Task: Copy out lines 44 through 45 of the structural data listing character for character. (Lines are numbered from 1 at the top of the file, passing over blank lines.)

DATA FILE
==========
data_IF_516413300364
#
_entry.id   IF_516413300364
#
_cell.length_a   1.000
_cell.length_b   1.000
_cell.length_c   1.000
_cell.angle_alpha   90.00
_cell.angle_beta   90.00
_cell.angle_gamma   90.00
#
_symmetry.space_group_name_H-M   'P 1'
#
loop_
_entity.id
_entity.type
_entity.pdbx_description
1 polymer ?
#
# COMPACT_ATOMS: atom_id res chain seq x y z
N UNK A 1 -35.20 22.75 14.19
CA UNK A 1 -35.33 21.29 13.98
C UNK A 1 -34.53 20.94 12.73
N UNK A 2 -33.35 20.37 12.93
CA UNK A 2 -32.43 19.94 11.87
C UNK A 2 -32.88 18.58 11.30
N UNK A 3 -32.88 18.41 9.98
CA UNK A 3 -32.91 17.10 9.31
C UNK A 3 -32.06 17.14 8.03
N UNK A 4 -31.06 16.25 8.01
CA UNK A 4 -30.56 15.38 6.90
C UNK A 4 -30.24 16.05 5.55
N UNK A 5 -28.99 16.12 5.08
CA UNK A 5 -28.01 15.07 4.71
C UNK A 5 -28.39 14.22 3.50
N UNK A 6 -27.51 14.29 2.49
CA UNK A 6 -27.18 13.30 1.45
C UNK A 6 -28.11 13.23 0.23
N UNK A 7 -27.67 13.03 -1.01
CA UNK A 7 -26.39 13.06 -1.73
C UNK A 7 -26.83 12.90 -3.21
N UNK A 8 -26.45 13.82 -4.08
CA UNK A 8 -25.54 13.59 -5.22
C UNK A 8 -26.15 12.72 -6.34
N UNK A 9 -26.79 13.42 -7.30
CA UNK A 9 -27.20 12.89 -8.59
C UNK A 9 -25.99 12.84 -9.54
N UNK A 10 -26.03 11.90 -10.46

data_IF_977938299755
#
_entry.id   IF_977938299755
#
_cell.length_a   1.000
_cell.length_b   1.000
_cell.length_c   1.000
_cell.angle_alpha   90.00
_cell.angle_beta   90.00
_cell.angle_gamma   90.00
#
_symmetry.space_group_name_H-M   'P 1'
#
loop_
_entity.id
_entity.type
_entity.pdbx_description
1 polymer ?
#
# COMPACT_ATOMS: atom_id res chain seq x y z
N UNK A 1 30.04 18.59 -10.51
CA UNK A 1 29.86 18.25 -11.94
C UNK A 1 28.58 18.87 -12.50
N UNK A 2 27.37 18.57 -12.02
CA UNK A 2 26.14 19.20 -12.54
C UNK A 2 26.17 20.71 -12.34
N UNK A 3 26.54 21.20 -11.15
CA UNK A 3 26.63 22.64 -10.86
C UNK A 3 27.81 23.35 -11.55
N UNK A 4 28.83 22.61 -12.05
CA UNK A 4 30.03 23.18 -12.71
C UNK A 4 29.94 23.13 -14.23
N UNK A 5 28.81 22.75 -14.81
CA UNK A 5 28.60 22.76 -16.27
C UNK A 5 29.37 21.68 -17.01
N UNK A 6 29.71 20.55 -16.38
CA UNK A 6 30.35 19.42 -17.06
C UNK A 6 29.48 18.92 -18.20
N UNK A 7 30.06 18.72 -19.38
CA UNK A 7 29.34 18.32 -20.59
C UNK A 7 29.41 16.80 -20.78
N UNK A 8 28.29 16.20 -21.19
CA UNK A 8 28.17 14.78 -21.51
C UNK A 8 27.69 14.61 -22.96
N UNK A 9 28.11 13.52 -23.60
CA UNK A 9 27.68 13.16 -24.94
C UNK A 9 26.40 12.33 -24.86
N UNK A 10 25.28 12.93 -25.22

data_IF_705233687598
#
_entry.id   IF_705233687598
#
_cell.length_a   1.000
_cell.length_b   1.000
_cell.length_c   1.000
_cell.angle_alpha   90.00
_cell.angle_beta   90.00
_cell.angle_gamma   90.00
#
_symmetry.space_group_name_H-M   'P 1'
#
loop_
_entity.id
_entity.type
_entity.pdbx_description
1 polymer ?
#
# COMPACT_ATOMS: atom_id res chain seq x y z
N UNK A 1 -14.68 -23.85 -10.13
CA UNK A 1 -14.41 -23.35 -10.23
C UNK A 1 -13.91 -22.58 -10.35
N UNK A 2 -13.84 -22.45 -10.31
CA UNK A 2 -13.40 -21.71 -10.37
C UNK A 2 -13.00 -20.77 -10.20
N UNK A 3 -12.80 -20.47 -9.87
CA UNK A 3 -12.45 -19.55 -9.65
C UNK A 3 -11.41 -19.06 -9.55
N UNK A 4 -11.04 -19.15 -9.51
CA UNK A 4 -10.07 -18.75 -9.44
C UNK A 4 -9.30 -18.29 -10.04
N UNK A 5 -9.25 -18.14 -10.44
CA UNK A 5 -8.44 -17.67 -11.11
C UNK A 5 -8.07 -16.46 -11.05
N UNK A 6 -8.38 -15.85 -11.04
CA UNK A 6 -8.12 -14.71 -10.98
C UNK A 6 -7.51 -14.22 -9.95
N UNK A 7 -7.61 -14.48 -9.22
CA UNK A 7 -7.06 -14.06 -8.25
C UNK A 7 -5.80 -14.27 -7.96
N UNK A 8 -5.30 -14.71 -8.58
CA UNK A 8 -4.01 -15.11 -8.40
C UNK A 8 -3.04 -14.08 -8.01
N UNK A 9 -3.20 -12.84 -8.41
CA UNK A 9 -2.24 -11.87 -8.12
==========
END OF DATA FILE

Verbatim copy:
C UNK A 8 -26.15 12.72 -6.34
N UNK A 9 -26.79 13.42 -7.30